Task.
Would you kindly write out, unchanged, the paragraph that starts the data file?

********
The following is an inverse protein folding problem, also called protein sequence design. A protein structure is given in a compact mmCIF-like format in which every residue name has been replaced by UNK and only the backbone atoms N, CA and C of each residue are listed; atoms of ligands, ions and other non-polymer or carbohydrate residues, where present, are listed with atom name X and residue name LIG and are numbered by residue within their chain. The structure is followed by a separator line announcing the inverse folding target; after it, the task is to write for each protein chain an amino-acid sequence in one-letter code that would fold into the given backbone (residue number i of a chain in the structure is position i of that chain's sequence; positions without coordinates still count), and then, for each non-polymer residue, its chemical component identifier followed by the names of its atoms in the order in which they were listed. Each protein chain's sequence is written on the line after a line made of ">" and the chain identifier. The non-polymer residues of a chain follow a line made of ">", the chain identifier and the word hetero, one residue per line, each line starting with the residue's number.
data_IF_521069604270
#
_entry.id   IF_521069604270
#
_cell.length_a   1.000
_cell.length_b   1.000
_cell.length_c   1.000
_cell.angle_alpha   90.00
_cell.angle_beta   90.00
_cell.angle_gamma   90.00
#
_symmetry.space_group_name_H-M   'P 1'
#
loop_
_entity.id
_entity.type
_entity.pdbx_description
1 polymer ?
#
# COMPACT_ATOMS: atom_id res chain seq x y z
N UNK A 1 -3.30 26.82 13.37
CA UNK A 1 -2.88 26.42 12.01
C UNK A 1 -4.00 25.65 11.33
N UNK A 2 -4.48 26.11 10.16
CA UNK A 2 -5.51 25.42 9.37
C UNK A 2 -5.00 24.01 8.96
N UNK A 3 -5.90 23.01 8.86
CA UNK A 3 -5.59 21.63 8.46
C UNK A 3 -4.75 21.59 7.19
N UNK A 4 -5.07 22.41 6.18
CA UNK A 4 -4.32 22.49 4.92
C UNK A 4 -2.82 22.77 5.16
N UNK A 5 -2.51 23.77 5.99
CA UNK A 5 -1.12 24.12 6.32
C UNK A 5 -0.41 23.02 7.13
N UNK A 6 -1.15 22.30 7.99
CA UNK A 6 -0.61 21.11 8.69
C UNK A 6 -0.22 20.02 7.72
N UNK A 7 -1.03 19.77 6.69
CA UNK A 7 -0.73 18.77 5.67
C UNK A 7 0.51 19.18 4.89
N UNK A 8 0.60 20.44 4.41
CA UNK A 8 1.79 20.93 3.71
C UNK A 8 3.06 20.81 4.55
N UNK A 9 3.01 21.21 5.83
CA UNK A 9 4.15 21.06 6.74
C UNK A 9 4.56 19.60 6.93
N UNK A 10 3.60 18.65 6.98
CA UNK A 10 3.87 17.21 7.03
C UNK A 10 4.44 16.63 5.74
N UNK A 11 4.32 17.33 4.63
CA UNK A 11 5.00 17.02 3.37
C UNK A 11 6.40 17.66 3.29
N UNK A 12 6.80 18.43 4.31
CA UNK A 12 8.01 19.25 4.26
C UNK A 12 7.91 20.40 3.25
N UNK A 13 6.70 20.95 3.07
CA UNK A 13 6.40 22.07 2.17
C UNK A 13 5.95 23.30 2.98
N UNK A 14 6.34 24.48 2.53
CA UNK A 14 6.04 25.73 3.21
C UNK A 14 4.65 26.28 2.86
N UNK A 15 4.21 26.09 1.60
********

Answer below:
The following is an inverse protein folding problem, also called protein sequence design. A protein structure is given in a compact mmCIF-like format in which every residue name has been replaced by UNK and only the backbone atoms N, CA and C of each residue are listed; atoms of ligands, ions and other non-polymer or carbohydrate residues, where present, are listed with atom name X and residue name LIG and are numbered by residue within their chain. The structure is followed by a separator line announcing the inverse folding target; after it, the task is to write for each protein chain an amino-acid sequence in one-letter code that would fold into the given backbone (residue number i of a chain in the structure is position i of that chain's sequence; positions without coordinates still count), and then, for each non-polymer residue, its chemical component identifier followed by the names of its atoms in the order in which they were listed. Each protein chain's sequence is written on the line after a line made of ">" and the chain identifier. The non-polymer residues of a chain follow a line made of ">", the chain identifier and the word hetero, one residue per line, each line starting with the residue's number.